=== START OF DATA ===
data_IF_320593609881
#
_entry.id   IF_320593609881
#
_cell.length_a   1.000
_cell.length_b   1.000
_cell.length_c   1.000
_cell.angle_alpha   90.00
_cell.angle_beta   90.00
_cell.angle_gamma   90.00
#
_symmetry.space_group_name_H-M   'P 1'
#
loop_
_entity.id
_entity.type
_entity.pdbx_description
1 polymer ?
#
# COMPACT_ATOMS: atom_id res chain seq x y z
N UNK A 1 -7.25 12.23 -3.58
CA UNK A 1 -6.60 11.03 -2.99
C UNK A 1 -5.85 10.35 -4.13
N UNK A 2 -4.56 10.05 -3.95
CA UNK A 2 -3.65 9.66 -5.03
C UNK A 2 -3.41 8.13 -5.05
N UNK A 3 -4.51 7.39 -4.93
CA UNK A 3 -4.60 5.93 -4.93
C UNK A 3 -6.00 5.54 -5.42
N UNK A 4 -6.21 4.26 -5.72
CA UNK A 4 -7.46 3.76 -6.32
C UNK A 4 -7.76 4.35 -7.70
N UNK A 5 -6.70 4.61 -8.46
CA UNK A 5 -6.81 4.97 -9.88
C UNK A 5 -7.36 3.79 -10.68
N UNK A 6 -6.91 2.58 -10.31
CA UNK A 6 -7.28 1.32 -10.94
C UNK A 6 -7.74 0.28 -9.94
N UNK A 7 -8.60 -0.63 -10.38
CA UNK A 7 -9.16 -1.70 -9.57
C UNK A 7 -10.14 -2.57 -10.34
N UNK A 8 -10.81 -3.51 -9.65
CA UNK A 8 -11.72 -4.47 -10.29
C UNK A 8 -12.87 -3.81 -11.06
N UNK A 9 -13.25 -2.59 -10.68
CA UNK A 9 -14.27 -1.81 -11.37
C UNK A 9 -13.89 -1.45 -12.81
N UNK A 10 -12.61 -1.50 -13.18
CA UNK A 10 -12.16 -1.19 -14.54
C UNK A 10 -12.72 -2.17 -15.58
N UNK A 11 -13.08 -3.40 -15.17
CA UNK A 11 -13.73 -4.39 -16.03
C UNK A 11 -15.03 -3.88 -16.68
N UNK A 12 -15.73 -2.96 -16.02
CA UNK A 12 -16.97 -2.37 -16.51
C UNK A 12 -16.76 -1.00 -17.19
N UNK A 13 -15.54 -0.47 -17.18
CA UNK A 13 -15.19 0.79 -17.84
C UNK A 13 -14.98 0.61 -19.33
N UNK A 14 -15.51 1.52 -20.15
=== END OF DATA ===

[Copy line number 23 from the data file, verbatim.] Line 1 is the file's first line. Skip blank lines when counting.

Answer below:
C UNK A 1 -5.85 10.35 -4.13